After a chip is designed, it is fabricated in a fab, but then it is packaged in a packaging facility, and tested in a testing lab before it is taken to a central distribution hub to wait until it is ordered.
"There are many layers before something gets in front of a customer," Kosier said. "That supply chain crisscrosses the world," he said, and that chain is "fragile."
Based in Bloomington, Minnesota, SkyWater is the only US-owned pure-play foundry, making the semiconductor wafers that are in turn built upon by microprocessor developers. Under its advanced technology services business, SkyWater also custom designs microprocessors for diagnostics developers. Its clients include NanoDx, a maker of a traumatic brain injury test, and Rockley Photonics, a developer of a "lab on a wrist" device, among others.
Kosier said the industry has migrated over the past few decades, so that now most pure-play fabs are in China and Taiwan. But, because of the shortage, "we've seen a lot of strong interest in moving production back to the US," he said.
For US firms like SkyWater, scaling up is a risky proposition with many challenges, Kosier said.
The lead time for new wafer fab equipment is 12 to 18 months, he said, while the cost of a new factory is "unbelievably expensive" — in the realm of billions of dollars.
For this reason, "factories have to run at very high utilization to break even, and it is especially tough in the US with the higher wage structure," he said. From the supplier's perspective, "nobody is going to put in more capacity in the hope that it will be used, because if it isn't used then you're looking at massive losses."
The recently-passed $280 billion Creating Helpful Incentives to Produce Semiconductors (CHIPS) and Science Act, known simply as the CHIPS Act, is meant to benefit parts of the US economy dependent on these critical widgets.
Signed into law in August, the CHIPS Act will support US semiconductor manufacturing with approximately $53 billion in funding, including $39 billion in manufacturing incentives and a 25 percent tax credit for capital expenses.
The CHIPS Act has already been inspiring investment from the semiconductor industry. Intel committed $20 billion to build manufacturing facilities in New Albany, Ohio, while chipmaker Micron recently pledged to invest $100 billion over 20 years to create a semiconductor manufacturing hub in Syracuse, New York.
The Act also includes $10 billion to support investment in critical industries, AdvaMed's Pratt said, which includes medical devices.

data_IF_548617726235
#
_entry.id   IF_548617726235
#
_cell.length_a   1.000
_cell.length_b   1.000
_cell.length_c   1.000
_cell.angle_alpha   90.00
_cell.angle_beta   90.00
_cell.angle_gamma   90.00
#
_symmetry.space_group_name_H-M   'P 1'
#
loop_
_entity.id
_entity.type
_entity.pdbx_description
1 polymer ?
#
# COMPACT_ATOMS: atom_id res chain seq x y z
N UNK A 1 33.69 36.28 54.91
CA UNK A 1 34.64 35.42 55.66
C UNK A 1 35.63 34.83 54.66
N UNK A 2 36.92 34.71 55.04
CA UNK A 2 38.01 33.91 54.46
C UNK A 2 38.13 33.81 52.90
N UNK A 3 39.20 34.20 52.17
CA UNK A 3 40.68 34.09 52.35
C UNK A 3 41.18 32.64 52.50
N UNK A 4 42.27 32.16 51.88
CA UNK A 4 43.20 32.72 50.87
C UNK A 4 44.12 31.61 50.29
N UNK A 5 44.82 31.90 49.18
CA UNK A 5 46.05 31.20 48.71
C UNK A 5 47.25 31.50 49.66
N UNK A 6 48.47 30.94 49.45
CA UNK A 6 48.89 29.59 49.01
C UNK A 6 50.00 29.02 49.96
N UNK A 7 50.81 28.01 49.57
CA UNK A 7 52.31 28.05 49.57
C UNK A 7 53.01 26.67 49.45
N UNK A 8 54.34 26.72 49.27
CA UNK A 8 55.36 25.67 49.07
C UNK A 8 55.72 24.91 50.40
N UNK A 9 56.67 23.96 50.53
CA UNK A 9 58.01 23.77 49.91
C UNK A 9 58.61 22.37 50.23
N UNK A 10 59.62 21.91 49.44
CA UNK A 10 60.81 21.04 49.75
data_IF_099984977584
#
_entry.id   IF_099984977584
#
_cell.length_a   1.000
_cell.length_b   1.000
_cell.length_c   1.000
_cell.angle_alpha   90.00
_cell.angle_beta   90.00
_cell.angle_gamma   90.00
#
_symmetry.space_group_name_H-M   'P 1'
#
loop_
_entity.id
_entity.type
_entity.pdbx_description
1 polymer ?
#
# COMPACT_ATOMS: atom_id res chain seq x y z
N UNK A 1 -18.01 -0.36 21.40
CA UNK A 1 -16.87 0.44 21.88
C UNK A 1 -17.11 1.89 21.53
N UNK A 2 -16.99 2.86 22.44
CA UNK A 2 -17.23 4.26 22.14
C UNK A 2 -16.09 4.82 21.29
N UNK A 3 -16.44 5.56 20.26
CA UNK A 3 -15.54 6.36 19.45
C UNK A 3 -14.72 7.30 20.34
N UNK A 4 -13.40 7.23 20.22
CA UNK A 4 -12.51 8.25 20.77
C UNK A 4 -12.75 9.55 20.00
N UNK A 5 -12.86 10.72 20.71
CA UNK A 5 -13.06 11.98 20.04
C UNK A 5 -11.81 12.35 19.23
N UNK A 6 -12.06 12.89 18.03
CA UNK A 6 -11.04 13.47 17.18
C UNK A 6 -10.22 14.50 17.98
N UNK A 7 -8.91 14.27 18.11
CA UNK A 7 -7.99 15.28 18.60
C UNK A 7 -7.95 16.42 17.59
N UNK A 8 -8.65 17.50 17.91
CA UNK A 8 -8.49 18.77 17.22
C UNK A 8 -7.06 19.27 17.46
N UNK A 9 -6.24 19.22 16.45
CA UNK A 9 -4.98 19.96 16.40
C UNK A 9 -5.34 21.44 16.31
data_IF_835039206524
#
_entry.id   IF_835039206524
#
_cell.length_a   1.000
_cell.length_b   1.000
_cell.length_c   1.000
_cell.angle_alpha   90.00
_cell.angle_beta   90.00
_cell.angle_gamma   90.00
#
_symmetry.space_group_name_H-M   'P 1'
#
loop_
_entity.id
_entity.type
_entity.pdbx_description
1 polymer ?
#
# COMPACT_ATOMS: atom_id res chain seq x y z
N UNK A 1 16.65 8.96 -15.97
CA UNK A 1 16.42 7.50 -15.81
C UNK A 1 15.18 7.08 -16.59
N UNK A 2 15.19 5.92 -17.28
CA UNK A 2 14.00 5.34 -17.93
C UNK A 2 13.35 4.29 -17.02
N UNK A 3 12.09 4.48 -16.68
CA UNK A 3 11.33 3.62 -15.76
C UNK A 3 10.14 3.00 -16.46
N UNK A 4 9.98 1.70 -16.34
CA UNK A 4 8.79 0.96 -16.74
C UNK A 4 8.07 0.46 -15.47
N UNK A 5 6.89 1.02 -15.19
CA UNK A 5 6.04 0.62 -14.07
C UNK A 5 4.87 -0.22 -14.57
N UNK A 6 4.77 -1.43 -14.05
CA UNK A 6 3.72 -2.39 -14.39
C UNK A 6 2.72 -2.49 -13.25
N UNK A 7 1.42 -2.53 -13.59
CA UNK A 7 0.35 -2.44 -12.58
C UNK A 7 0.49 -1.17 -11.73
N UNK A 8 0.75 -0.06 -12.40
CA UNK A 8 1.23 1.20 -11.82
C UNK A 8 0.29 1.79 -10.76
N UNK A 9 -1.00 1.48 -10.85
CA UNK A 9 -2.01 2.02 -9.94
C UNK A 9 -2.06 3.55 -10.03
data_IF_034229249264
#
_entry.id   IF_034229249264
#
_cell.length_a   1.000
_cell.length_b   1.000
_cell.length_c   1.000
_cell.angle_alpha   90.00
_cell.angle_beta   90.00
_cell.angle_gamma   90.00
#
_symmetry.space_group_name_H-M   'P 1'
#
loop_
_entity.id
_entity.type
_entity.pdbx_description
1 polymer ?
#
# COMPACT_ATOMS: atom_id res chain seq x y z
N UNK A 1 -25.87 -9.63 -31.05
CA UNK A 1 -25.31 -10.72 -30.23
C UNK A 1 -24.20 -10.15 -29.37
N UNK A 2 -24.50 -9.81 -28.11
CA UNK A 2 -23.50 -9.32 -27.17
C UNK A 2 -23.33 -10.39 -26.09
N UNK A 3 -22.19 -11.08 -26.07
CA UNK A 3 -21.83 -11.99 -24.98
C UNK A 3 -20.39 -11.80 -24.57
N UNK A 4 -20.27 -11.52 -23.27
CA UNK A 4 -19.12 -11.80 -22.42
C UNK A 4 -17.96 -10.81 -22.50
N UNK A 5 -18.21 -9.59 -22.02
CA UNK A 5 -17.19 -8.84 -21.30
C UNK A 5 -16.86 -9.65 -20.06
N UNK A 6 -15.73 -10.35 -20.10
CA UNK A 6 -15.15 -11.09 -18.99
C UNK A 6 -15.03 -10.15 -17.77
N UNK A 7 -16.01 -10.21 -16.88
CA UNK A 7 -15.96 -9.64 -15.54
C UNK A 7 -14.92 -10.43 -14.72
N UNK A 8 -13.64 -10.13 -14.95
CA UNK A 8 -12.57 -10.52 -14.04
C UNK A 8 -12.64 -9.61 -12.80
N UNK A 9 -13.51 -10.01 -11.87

The problem is, "these investments will probably not come to fruition for many years," she said. "It is good for long-term sustainability and diversification of the chips market, and for lessening our reliance on markets that might not be as stable or reliable, or where there are geopolitical challenges." But, the Act won't address the near-term shortages
Nowak at Craig-Hallum concurred that the Act will bring microprocessor manufacturing back to the US, and that this will ultimately "prevent future potential bottlenecks," but not necessarily uncork the current one.
The Act does have some nearer-term benefits for the US scientific community, however.
Amalia Corby, senior federal affairs officer at the American Society for Microbiology, said her organization and its constituents also diligently lobbied Congress for the past two years to help pass the Act. Officially called the CHIPS and Science Act, it represents "a renewed commitment to the US scientific ecosystem," and includes funding for key growth areas, and policy guidance "that will strengthen and diversify the scientific workforce."
Corby specified that the CHIPS Act legislation contains the Bioeconomy Research and Development Act which the ASM team helped to refine over the past two years, as well as initiatives to diversify the US science workforce.
Even though the benefits of the CHIPS Act to customers may be farther out, for companies like SkyWater, the Act will still help, Kosier said.
SkyWater is planning to build a $1.8 billion fab in West Lafayette, Indiana, but the construction will take time, in part because only a few companies in the world make the factory equipment that is needed to build a chipmaking facility, and these are back-ordered.
'Grit and persistence'
While the CHIPS Act encourages manufacturers to build capacity in anticipation of future demand, Anavasi's Patterson said the healthcare industry is really "sixth or seventh down the line" in terms of industries that the Act will help, well behind laptop makers and car companies.